Want concrete strategies for making what you teach more relevant and globally-connected? Enjoy this powerful and extremely useful interview with New York City Humanities teachers, Stephanie N. Ambarsumyan (of Wandering Why Traveler), and Dora DePaolis.
Teaching Traveling: Stephanie, tell us what led to your Global Education travels.
Stephanie: I’m a life-long New Yorker and grew up on Long Island. Immediately after college at 22 years old, I took a teaching job for the New York City public school system and I have been there ever since. In September, I started my eighth year teaching English and Special Education at the high school level.
My school has over 4,000 students and is in Queens — the most diverse borough in New York City. Over 60 different languages are spoken by students and staff at my school. With so many cultures and beliefs represented, my school really is a microcosm of the world.
Working in this environment as an impressionable twenty-something year old solidified my interest in traveling. During spring break of my second year teaching, I booked a trip to Costa Rica with some friends and colleagues, which was my first international trip.
I remember the glowing pride and sheer delight of my Spanish-speaking students when I told them I would be visiting Central America. They were so excited to tell me which foods to try and which phrases to use (all of which I Googled upon returning home after work each day because… teenagers).
When I returned, my students wanted to see every photograph and hear every story. They practically rolled on the floor in laughter (at my expense) and joy when I repeated all of the Spanish I had learned in just one week. A light switch turned “on” and I remember thinking that the act of traveling had enabled me to draw a genuine connection between myself, my students, my classroom, and the world at large.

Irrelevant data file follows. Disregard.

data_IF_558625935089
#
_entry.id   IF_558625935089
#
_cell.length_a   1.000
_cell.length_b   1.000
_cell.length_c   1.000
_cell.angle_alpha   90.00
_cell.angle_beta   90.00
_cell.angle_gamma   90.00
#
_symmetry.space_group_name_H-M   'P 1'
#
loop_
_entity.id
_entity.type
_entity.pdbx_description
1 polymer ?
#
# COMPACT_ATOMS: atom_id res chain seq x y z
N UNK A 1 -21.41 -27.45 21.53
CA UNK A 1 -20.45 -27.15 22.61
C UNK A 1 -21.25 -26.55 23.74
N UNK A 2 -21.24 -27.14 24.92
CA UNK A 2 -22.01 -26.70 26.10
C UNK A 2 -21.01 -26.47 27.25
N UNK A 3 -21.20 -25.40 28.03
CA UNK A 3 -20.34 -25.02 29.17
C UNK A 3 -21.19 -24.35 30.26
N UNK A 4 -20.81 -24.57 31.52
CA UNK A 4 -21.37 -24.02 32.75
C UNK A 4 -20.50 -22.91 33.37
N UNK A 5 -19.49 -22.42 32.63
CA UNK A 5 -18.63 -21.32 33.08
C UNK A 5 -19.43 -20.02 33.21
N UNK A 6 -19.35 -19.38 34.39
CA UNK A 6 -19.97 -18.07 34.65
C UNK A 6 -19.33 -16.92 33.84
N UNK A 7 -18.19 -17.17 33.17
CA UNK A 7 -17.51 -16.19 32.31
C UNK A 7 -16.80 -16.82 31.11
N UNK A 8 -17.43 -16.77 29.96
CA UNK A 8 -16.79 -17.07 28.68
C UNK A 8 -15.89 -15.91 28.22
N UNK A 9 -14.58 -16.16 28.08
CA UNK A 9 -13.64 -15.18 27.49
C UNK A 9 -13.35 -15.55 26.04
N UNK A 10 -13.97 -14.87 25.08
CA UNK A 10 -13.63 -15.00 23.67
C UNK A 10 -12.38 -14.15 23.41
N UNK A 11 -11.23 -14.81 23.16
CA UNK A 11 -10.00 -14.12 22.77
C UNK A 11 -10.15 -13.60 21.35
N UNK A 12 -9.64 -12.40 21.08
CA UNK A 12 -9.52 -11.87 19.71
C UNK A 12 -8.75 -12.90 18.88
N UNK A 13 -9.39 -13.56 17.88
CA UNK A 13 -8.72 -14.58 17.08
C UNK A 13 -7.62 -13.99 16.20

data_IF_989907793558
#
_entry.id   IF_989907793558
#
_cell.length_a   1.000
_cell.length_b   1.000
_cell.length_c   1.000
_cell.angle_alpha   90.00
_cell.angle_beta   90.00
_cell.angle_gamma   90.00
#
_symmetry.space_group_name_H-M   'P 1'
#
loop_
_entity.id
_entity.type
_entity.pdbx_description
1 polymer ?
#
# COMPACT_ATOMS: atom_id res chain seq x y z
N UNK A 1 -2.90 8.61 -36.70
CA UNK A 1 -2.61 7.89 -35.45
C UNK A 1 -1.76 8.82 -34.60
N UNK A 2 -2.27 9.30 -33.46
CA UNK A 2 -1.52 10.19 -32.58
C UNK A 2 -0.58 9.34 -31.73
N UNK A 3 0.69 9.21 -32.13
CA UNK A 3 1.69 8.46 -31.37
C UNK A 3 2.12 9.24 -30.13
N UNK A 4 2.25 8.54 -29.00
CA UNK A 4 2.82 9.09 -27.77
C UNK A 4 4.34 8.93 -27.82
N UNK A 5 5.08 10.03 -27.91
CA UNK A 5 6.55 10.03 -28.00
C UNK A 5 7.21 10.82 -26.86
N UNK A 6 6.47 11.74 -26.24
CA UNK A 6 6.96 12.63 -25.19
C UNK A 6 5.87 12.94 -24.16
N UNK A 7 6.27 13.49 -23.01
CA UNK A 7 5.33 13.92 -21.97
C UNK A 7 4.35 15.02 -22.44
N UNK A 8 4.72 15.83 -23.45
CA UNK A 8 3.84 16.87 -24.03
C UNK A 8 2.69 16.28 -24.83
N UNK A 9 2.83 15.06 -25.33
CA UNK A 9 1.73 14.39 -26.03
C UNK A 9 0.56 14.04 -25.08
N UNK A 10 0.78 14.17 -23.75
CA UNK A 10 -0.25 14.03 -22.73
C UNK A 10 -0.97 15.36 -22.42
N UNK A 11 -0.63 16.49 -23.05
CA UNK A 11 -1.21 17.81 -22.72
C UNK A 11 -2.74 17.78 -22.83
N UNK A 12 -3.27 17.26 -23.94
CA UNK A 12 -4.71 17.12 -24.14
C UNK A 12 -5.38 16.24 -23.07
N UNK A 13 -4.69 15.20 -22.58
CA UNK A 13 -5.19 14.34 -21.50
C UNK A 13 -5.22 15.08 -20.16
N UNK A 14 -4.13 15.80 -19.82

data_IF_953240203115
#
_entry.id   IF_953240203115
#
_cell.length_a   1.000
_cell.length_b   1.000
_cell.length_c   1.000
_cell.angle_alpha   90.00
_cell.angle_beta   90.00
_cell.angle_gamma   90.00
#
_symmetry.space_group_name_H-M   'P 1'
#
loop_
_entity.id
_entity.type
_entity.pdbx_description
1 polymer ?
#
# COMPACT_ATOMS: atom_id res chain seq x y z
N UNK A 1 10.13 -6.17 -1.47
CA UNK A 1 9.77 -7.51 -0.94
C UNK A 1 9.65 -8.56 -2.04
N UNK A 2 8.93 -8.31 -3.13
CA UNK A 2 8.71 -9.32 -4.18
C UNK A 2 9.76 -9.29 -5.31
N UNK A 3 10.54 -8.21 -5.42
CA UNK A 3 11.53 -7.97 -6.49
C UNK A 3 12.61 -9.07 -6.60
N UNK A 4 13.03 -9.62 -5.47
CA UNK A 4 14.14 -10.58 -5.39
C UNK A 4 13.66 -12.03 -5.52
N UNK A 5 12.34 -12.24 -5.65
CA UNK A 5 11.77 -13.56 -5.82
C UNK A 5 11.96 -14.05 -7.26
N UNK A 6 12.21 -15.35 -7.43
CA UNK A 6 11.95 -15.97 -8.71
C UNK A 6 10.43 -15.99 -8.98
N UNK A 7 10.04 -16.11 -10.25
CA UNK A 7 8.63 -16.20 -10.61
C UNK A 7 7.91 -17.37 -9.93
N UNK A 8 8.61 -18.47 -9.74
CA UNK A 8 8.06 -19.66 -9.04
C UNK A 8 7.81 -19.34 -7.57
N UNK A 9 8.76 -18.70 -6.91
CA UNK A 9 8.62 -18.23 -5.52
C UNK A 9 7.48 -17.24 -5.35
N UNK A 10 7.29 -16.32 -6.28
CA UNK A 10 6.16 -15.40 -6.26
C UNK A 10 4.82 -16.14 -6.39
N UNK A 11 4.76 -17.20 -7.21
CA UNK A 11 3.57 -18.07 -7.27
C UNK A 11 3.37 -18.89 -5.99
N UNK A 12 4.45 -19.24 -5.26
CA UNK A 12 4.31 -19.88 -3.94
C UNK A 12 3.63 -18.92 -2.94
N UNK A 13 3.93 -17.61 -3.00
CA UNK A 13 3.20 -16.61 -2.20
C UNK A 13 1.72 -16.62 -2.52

I was thrilled to share everything I learned with my kids. I think seeing me, their teacher, as someone who could also learn new things and be vulnerable when doing something new, really strengthened our bond. It made me more of a human in their eyes.
As a teacher, you’re kind of expected to know everything. I cannot tell you what a welcome relief it was as a traveler to once again take on the role of a student. I was addicted and quickly became enthralled with learning languages, histories, and reading works of literature from around the world. To this day, when I travel, I take the approach of a perpetual student. I constantly remind myself, I’m not in this country to teach the locals something, I am here as a humble learner. That mentality helps me keep my ears and heart open, I think.
Today it’s several years later and I have traveled to 24 countries — including traveling to Riviera Maya, Mexico to get married in 2018! We have a 15 month old who already has visited Canada, Costa Rica, and countless states in the US.
TT: Amazing! Tell us one moment from your travels that was especially powerful.
S: There was a very particular experience which was a catalyst in my teaching with a more global perspective. I think living in the United States, we’re conditioned to believe that “West is best.” That there is no literature or history more worthwhile of study than that of the United States and the United Kingdom. In the summer of 2015, the blinders fell from my eyes, so to speak.
I was on a trip to Cambodia, infamous for the genocide that took place there in the 1970s. The effects of this devastating event are still entirely evident to this day. I traveled to Phnom Penh, and visited the Cheung Ek Killing Field. That day I experienced the most profound paradigm shift of my sheltered and privileged life.
To start, the fields smelled like death. I mean, I didn’t know that death has an actual smell, but it does, and it lingers at Cheung Ek even decades later. The smell is intolerable and dizzying. It happened to be raining that day, and when this happens at Cheung Ek, the bones of those put into mass graves re-surfaces due to their shallow depth. So, there I stood mere inches from the bones of those killed in the most heinous ways imaginable.